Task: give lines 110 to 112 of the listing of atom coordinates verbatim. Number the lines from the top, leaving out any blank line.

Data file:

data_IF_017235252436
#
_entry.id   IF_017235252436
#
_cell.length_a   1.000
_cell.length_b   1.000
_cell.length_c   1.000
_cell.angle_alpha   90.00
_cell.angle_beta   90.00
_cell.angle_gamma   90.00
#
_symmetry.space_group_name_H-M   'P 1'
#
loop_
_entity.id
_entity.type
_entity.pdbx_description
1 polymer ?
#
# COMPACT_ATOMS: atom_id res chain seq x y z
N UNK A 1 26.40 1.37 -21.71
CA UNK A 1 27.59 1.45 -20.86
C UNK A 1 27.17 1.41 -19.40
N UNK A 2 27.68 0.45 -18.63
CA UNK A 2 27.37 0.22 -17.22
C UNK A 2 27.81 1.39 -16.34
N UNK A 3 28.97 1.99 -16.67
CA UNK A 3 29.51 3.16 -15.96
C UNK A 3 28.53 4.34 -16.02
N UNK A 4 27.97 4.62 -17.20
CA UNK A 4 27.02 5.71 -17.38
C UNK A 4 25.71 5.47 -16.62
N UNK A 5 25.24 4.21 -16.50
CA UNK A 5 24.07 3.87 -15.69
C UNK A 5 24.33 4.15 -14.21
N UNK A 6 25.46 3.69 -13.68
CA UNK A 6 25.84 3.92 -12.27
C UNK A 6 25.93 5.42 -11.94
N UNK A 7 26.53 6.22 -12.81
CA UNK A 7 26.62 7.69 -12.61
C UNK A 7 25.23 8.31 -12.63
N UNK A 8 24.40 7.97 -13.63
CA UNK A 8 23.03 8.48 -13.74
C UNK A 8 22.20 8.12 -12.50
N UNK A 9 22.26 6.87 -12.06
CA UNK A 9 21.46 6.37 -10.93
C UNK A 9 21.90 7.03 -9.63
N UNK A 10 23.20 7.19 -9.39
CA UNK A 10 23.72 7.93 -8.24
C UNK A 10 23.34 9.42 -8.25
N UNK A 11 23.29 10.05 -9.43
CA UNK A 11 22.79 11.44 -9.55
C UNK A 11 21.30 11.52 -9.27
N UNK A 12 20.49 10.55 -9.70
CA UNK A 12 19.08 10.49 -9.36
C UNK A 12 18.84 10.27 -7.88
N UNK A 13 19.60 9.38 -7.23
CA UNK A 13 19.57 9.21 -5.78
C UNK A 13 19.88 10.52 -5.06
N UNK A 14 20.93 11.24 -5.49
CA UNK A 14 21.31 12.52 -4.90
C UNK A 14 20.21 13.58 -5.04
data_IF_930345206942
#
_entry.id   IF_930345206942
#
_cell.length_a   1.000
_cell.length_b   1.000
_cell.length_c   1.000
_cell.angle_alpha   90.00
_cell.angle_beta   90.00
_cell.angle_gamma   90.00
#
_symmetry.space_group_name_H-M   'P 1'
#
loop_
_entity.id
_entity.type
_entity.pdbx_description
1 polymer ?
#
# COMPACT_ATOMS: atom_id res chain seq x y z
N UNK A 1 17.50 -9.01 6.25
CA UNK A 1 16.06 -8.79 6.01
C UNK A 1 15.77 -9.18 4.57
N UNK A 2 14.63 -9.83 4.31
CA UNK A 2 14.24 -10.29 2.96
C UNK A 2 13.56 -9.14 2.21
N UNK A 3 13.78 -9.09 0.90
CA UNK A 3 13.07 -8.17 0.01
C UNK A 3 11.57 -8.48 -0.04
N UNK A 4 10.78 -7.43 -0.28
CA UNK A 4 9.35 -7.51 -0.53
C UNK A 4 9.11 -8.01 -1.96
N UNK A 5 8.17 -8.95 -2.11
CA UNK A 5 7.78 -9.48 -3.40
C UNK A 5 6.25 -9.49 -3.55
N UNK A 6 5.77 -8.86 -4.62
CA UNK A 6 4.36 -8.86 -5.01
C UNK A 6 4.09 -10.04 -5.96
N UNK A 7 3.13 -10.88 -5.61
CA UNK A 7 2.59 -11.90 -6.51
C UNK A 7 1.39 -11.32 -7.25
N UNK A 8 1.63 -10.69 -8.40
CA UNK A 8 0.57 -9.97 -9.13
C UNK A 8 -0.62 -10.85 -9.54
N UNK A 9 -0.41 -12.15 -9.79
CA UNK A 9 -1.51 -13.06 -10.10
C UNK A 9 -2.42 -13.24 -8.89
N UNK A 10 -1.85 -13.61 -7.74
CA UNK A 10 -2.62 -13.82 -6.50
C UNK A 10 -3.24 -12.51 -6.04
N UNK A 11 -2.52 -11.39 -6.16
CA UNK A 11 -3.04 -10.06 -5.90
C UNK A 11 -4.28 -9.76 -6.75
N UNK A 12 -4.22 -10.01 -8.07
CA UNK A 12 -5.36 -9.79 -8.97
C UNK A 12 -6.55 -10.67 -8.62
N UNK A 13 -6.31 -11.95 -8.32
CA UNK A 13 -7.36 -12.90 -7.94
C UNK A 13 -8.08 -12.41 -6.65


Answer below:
N UNK A 10 -1.85 -13.61 -7.74
CA UNK A 10 -2.62 -13.82 -6.50
C UNK A 10 -3.24 -12.51 -6.04